|Back Cover, The Valley of Thorns|
Feel free to print this!
Monday, April 21, 2014
The Valley of Thorns: A 5-Star Review!
The prolific Marva Dasef (her Amazon Page) has now read and reviewed all three volumes (to date) of my series The Labors of Ki'shto'ba Huge-Head. She gave this one 5 stars, and she doesn't dole out that many stars regularly. If you want to read something of hers, I recommend The Witches of Galdorheim (see my review of the first volume, Bad Spelling).
I'm not too worried about the spoilers, because if you recognize the medieval epic on which I based this story (and I've talked about that elsewhere), you'll know the outcome anyway.
Now here is Marva's review of The Valley of Thorns:
SOME SPOILERS HERE
Given that I read and enjoyed the first two volumes of this epic series, I had no trepidations jumping into the third volume of the story of Ki'shto'ba and his doughty band of companions.
Di'fa'kro'mi the Remembrancer (equivalent of a bard or story teller) having invented a written form of the termite language narrates the tale. In the first volume (the Battle for the Stolen Mother), we find Di'fa'kro'mi as an elderly person narrating the story to his scribe. Occasionally, Di'fa'kro'mi breaks out of the narrative to explain a few things to the scribe which were not directly observed by the Remembrancer. I liked these sections since the first person narrative would obviously not cover events where Di'fra'kro'mi was not present.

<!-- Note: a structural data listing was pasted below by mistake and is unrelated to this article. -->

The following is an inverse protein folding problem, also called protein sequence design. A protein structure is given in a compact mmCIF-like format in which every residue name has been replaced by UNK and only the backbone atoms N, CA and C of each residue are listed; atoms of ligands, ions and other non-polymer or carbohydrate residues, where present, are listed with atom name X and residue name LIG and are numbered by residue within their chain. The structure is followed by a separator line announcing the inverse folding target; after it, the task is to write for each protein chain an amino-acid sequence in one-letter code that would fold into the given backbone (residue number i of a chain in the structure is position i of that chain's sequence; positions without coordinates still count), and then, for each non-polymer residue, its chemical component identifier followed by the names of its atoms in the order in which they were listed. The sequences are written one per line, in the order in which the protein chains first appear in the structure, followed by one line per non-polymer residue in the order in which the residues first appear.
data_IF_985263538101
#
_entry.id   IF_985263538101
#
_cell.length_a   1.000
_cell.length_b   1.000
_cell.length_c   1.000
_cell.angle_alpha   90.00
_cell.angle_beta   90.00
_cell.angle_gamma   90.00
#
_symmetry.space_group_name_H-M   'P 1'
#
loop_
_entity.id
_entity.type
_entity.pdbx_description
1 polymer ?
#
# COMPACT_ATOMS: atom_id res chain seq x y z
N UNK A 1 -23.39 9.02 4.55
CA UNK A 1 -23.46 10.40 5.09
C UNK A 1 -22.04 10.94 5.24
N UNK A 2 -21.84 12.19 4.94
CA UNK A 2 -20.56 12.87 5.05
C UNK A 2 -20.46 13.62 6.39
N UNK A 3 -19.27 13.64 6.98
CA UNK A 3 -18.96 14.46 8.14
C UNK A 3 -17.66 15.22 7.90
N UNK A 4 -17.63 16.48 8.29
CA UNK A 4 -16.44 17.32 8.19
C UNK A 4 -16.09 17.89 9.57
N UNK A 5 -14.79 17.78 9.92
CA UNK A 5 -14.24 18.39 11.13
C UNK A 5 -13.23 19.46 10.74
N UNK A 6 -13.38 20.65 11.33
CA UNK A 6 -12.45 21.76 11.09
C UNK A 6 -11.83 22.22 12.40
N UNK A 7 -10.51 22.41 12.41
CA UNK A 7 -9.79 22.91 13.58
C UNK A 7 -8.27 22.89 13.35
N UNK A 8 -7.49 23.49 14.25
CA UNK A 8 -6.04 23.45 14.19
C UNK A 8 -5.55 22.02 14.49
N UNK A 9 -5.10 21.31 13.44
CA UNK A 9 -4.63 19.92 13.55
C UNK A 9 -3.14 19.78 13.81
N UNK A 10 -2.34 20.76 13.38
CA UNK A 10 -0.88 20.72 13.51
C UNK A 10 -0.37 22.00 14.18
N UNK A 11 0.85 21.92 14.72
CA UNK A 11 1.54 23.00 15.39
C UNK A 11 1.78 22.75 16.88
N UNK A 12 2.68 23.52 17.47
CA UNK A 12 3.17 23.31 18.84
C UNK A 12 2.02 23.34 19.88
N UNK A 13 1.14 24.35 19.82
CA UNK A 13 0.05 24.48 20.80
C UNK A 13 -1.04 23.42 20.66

In this volume, the companions travel to the Marcher lands where a war is on-going with another tribe of Shshi. The dispute is over religion, a common reason for war. Since Ki'shto'ba's twin, A'zhu'lo had become attached to the Marcher overlord, the Huge-Head reluctantly joins the Marcher side. Going into the Valley of the Thorns to aid a Marcher outpost, the war heats up. A truce is proposed, and the opposing Shshi even say they will switch their method of worship of the Great Mother in accordance with the Marcher beliefs. Unfortunately, it's a ruse with one of the Marcher generals becoming a turncoat.
The subsequent battle when the traitor is discovered is bloody and vicious. Ki'shto'ba had been leading the way out of the Valley of the Thorns leaving its twin in the rear guard, which was totally destroyed.
The death of his twin drives Ki'shto'ba mad and it ends up killing innocents in the heat of his insanity. This parallels the story of Hercules' madness and murders for which he must atone with the 12 labors. In the earlier volumes, Ki'shto'ba had already been set on the task of performing 12 wonders.
I'm going on too long here and possibly introducing too many spoilers, so I'll end the description of the events (maybe I should be a Remembrancer myself).
Again, I highly recommend this epic story. There are three volumes more according to Ms. Taylor. I will meet them head on and, hopefully, not be driven mad in the process of following the complex names, titles, objects, and places served to the reader in the Shshi language. By the end of the tale, I might very well have a working vocabulary of the marvelous con-lang (constructed language), Ms. Taylor has so carefully developed.
Definitely start with volume 1 of the tale (you might also want to take on the Termite Queen first since Ki'shto'ba is first introduced in that series.
Amazingly complex, yet solid storytelling. And, yes, I got misty-eyed at the death of A'zhu'lo. Is that a spoiler too?